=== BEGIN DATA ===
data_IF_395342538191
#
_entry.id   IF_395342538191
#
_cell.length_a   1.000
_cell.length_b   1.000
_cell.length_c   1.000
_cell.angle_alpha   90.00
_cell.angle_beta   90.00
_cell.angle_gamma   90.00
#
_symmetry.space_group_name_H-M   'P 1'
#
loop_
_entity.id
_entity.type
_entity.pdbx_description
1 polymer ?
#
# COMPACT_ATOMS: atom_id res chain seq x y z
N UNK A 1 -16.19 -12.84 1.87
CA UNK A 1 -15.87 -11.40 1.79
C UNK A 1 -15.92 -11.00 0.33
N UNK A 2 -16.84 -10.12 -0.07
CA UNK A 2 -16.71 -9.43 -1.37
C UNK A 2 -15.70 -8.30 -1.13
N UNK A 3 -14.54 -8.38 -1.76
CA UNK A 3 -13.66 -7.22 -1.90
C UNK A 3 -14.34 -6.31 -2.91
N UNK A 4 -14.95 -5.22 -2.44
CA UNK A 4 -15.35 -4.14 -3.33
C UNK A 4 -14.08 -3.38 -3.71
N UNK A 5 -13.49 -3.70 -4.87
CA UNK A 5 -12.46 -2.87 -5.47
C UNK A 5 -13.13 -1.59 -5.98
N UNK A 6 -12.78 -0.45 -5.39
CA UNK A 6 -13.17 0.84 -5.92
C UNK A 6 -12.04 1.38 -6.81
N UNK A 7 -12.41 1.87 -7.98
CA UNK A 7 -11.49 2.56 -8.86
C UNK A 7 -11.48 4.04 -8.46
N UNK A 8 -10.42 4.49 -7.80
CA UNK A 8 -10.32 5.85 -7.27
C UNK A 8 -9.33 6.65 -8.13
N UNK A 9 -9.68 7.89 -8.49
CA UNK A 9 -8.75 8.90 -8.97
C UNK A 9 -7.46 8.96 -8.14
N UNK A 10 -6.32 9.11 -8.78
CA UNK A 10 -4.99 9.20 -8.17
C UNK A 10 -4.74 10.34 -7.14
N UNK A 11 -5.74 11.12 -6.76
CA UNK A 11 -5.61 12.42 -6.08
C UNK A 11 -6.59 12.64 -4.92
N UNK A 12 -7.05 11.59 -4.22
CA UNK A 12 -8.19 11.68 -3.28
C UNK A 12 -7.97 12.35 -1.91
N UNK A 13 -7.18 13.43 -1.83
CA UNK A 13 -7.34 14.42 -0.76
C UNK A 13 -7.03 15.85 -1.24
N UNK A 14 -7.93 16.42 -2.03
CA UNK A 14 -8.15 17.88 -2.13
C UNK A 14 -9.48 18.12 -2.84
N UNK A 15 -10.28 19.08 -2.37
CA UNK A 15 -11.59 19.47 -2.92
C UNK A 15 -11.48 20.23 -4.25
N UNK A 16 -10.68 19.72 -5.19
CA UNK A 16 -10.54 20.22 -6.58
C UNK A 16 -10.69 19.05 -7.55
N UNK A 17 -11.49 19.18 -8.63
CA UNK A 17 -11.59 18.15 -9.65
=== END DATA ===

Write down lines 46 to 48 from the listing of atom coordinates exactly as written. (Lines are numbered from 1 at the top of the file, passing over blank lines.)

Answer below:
CA UNK A 9 -8.75 8.90 -8.97
C UNK A 9 -7.46 8.96 -8.14
N UNK A 10 -6.32 9.11 -8.78